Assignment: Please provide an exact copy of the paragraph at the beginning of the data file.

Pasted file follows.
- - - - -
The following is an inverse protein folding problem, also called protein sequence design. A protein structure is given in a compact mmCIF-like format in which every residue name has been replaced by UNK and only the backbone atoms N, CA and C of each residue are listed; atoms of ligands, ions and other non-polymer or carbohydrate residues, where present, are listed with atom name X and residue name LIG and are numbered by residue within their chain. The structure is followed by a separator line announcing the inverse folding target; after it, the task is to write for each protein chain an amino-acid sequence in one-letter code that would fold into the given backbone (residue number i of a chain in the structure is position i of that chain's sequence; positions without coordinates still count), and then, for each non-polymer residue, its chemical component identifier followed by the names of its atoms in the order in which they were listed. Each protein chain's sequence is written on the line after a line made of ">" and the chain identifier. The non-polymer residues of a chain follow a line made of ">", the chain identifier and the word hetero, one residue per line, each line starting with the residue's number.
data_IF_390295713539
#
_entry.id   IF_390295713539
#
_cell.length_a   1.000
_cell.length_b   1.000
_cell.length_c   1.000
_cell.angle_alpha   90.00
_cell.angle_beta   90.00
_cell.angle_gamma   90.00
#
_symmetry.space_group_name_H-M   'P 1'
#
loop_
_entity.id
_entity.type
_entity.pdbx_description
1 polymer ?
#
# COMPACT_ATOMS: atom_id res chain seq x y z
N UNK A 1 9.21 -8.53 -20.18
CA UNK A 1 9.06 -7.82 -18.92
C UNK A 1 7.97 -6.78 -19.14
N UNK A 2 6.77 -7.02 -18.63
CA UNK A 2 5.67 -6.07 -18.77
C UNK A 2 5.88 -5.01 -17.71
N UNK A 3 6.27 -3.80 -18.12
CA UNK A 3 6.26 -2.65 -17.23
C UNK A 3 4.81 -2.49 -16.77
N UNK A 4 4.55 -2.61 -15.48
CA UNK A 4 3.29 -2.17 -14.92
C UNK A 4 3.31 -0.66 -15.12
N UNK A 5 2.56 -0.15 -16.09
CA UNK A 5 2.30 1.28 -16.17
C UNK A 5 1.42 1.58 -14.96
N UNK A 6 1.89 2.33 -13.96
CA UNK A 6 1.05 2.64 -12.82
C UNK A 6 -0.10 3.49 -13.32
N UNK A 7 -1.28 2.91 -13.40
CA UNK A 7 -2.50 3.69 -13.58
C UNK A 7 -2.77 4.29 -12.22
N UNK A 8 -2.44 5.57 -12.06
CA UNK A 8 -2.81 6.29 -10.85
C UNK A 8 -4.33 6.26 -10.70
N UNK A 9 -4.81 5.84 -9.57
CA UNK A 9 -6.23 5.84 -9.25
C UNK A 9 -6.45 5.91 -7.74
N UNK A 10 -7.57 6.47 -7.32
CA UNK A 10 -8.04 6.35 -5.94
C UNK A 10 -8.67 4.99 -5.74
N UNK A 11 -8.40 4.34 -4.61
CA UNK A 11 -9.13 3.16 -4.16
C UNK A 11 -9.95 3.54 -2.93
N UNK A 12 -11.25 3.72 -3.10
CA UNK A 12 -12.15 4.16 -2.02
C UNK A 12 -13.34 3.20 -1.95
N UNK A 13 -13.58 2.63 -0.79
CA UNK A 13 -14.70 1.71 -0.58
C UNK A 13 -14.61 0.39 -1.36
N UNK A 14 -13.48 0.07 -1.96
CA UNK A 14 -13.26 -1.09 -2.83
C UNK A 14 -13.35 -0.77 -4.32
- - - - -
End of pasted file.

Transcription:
The following is an inverse protein folding problem, also called protein sequence design. A protein structure is given in a compact mmCIF-like format in which every residue name has been replaced by UNK and only the backbone atoms N, CA and C of each residue are listed; atoms of ligands, ions and other non-polymer or carbohydrate residues, where present, are listed with atom name X and residue name LIG and are numbered by residue within their chain. The structure is followed by a separator line announcing the inverse folding target; after it, the task is to write for each protein chain an amino-acid sequence in one-letter code that would fold into the given backbone (residue number i of a chain in the structure is position i of that chain's sequence; positions without coordinates still count), and then, for each non-polymer residue, its chemical component identifier followed by the names of its atoms in the order in which they were listed. Each protein chain's sequence is written on the line after a line made of ">" and the chain identifier. The non-polymer residues of a chain follow a line made of ">", the chain identifier and the word hetero, one residue per line, each line starting with the residue's number.